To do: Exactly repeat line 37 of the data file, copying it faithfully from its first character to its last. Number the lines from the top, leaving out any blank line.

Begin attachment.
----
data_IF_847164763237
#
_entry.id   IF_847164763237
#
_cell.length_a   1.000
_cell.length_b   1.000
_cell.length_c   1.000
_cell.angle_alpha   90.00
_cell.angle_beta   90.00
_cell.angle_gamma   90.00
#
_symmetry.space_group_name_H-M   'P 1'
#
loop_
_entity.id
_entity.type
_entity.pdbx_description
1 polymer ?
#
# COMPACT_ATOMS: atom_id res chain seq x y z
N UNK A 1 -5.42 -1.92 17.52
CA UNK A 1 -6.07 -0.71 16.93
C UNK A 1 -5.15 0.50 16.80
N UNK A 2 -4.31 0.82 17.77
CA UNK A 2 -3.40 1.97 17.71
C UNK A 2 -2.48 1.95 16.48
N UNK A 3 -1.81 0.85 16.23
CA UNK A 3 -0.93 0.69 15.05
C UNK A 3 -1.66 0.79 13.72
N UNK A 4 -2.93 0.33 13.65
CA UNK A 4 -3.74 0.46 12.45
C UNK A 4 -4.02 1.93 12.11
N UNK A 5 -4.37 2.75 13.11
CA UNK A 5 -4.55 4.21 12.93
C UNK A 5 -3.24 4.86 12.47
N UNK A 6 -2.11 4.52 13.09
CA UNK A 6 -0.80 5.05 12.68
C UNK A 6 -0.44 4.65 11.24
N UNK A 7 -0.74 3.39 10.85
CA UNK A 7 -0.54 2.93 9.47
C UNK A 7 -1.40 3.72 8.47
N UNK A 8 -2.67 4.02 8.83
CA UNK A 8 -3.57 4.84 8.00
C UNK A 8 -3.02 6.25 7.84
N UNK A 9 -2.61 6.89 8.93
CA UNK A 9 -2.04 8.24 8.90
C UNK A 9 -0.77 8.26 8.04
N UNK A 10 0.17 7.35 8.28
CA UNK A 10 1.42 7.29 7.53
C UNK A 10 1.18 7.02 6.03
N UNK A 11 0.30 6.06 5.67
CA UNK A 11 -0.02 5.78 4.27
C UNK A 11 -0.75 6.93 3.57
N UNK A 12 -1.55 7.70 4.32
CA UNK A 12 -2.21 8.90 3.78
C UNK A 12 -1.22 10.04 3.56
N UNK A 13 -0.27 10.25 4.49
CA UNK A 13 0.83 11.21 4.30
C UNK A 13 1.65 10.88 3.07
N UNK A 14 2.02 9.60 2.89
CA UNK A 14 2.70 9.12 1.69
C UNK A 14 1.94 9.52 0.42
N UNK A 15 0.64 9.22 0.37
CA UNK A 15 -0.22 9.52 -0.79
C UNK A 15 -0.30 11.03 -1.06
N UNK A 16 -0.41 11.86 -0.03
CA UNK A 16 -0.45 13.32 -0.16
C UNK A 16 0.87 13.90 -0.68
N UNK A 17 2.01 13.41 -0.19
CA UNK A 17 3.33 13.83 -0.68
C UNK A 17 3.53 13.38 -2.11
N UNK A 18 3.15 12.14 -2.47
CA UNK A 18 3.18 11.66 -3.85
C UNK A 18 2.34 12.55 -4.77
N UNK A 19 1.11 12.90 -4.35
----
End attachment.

CA UNK A 6 -0.80 5.05 12.68